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Earth Mars NASA Space News Science Technology

Mars Is Coming Out Of An Ice Age (reuters.com) 166

Taco Cowboy quotes a report from Reuters: An analysis of radar images that peered inside the polar ice caps of Mars shows that Earth's neighbor is coming out of an ice age that is part of an ongoing cycle of climate change, scientists said on Thursday. Using images taken by satellites orbiting Mars, the researchers determined that about 20,872 cubic miles (87,000 cubic km) of ice has accumulated at its poles since the end of the ice age, mostly in the northern polar cap. Scientists are keenly interested in piecing together the climate history of Mars, which contains strong evidence that oceans and lakes once pooled on its surface, bolstering the prospects for life. From the perspective of an Earthling, every day on Mars may feel like an ice age. According to NASA, temperatures on Mars may hit a high at noon at the equator in the summer of roughly 70 degrees Fahrenheit (20 degrees Celsius), or a low of about minus-225 degrees Fahrenheit (minus-153 degrees Celsius) at the poles. The Martian ice began its retreat about 370,000 years ago, marking the end of the last ice age, according to the research published in the journal Science
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Mars Is Coming Out Of An Ice Age

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  • by Anonymous Coward

    It was Volkswagen and their inefficient diesel cars, shame.

    • Re: (Score:2, Funny)

      by ickleberry ( 864871 )
      Damn Martian commuters and their diesel
      • by azzy ( 86427 )
        stupid cheap damn stupid Martian power packs.
        • Well, if I could just beg your indulgence for a few seconds more, sir, the old 345 takes a little time to warm up.
    • by lucm ( 889690 )

      The Mars Rover should have been hybrid. I told them, but they didn't listen. See where it got us.

  • > temperatures on Mars may hit a high at noon at the equator in the summer of roughly 70 degrees Fahrenheit (20 degrees Celsius)

    So, the Martian equator is like living in the UK?

    • The difference is that on mars, you have no atmosphere. In the UK its usually cloudy, and it often rains. This keeps the temperature, even during the night. On mars its like in a desert (just way more worse): if the sun goes down, it gets cold immediately.

      • by Lumpy ( 12016 )

        No atmosphere? It most definitely has an atmosphere.

        https://en.wikipedia.org/wiki/... [wikipedia.org]

        • by Anonymous Coward

          At 0.6% pressure of Earth's at the surface, it doesn't have much of an atmosphere. The Martian was a movie, remember. Oh wait, I forgot, we base policy decisions on movies now. Never mind; yes, Mars has a robust atmosphere! With plenty of Oxygen!

          • by khallow ( 566160 )

            The Martian was a movie, remember. Oh wait, I forgot, we base policy decisions on movies now. Never mind; yes, Mars has a robust atmosphere! With plenty of Oxygen!

            The Martian did not portray a robust atmosphere.

            • by Grench ( 833454 )

              The winds on Mars would never be enough to cause the rocket to topple over, because the atmospheric pressure is so low. Yes, the atmospheric gases move at hundreds of miles per hour in a storm - but the most they seem to be capable of is kicking up dust.

              • But, the writers can't come up with a relate-able peril scene to set the emotional stage for abandoning the crew member without a powerful storm that put the ship in jeopardy.

                The Martian was a great movie, as long as you didn't think about it.

              • by khallow ( 566160 )

                Yes, the atmospheric gases move at hundreds of miles per hour in a storm

                You do realize that the load from wind is the square of the wind speed times density? And the density would be increased by the dust that was picked up? At the height of summer, effective density of 0.01 atm and 175 kph wind speed (sited by the book and film, but could be higher during gusts), that would be 15 newtons per square meter [engineeringtoolbox.com]. A fragile high surface area rocket which is not well secured would have a significant side force which could indeed push it over.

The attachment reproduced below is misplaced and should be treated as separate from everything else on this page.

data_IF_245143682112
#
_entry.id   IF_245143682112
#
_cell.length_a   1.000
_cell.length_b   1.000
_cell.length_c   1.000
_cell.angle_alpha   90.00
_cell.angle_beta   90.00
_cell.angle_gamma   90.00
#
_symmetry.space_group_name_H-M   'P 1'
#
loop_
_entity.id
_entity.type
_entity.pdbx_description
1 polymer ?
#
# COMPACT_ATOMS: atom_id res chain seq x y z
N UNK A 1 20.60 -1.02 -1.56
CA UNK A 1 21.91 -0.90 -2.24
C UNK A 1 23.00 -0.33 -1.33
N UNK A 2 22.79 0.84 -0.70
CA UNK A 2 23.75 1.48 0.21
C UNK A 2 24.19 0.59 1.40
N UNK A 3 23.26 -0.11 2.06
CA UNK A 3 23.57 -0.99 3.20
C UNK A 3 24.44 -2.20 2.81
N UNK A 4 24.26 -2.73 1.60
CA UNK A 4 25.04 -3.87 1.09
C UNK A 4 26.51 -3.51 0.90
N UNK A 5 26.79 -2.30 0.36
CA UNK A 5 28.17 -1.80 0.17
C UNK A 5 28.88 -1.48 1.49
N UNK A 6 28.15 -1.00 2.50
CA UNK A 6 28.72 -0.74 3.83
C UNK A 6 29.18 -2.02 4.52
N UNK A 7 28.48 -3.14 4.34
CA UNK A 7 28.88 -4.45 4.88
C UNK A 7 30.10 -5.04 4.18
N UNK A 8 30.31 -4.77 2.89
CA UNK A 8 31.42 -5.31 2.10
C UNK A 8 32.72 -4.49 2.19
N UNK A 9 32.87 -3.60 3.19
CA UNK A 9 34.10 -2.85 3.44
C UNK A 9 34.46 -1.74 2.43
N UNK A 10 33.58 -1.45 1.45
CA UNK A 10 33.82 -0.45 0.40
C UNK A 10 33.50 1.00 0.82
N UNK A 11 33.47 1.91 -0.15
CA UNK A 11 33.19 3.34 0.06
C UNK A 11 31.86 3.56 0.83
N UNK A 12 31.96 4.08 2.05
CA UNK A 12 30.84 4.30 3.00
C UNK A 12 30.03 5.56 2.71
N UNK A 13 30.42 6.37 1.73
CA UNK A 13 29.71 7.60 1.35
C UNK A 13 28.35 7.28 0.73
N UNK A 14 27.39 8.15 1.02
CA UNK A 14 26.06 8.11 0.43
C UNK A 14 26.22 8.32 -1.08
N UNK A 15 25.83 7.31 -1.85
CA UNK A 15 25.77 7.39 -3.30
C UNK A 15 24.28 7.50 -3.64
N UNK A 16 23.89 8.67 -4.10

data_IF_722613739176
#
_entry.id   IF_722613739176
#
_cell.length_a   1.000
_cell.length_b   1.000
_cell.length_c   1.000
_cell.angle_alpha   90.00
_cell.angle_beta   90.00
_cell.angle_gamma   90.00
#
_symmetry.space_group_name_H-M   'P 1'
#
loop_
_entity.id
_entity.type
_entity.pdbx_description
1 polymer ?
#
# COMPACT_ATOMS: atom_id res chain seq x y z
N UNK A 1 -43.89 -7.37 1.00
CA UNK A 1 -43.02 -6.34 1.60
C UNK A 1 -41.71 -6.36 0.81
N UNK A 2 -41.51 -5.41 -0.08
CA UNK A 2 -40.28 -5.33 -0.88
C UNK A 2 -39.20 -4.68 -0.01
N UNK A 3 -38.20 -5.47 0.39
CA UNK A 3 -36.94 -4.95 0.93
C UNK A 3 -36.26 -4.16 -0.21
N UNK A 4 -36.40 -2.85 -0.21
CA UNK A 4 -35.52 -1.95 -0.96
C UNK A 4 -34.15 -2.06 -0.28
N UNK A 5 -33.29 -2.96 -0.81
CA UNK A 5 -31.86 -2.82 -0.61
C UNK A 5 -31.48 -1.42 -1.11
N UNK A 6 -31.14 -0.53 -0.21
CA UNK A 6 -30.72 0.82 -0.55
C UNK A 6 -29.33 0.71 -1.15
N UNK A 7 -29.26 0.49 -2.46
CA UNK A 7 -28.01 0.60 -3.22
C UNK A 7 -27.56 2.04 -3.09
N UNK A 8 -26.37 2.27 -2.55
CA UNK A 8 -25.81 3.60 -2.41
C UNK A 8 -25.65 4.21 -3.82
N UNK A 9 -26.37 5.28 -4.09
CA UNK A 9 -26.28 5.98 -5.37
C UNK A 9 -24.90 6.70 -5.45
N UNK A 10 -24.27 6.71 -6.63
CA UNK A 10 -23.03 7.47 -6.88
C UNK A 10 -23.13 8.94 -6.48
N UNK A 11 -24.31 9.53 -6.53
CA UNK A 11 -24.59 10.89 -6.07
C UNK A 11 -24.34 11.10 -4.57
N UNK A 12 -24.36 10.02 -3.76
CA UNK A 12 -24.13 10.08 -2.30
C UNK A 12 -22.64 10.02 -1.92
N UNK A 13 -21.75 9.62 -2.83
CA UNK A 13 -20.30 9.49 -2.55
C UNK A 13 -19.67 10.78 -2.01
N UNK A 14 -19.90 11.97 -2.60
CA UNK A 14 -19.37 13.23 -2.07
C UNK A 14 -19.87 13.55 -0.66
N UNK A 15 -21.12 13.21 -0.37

I haven't watched the movie so I don't kno

                • NASA said they got a lot of the science right, but that part of he movie was bogus. The writer admitted as much too, but needed it for the setup.
                • You there. Yes, YOU! Stop it with that science and physics and math, we're hear to speculate, not solve!
        • by Ihlosi ( 895663 )
          No atmosphere? It most definitely has an atmosphere.

          For Earthlings, the Martian atmosphere is a fairly good vacuum.

    • If the UK gets down to hundreds below at night and has practically no air, then yes.

      • by Mashiki ( 184564 )

        Ah. Talking about far northern Canada. That's what happens when you bottle it up and sell it to the Chinese.

    • by Lumpy ( 12016 )

      Yes 4 feet from the ground. at 6 feet it's 40 degrees and drops off rapidly from there.

    • > temperatures on Mars may hit a high at noon at the equator in the summer of roughly 70 degrees Fahrenheit (20 degrees Celsius)

      So, the Martian equator is like living in the UK?

      I wish we could get 20 degrees.

  • Ice spread from the poles on Earth because water which vaporized in the tropics condensed at the poles when the planet was cool. But Mars doesn't have free water in the tropics. There is probably permafrost there but its locked away, immobile.

  • An analysis of radar images that peered inside the polar ice caps of Mars shows that Earth's neighbor is coming out of an ice age

    Golly gee, so is Earth!

    Except in Earth's case, Earthlings and their civilization are somehow to blame for the temperature rising and not the natural cycles the planet has gone through in the past, long before humans were a gleam in Darwin's eye.

    Silly Earthlings!

    No wonder star-faring civilizations have avoided direct contact!

    Strat

    • by DRJlaw ( 946416 ) on Friday May 27, 2016 @07:24AM (#52193937)

      Except in Earth's case, Earthlings and their civilization are somehow to blame for the temperature rising and not the natural cycles the planet has gone through in the past, long before humans were a gleam in Darwin's eye.

      TFA:

      The climate cycles are triggered by changes in Mars' orbit and tilt, which affect how much sunlight reaches the planet's surface.

      The shifts are particularly dramatic on Mars because theplanet's tilt changes by as much as 60 degrees, compared to variations in Earth's tilt of about 2 degrees.

      Since we've already accounted for the effect of Earth's orbit and tilt (which run on 100,000 and 20,000 year cycles), unless you have a bitchin' theory for how Mars' orbit and tilt afffect the climate of the Earth, we're still pretty damn confident that it's the humans.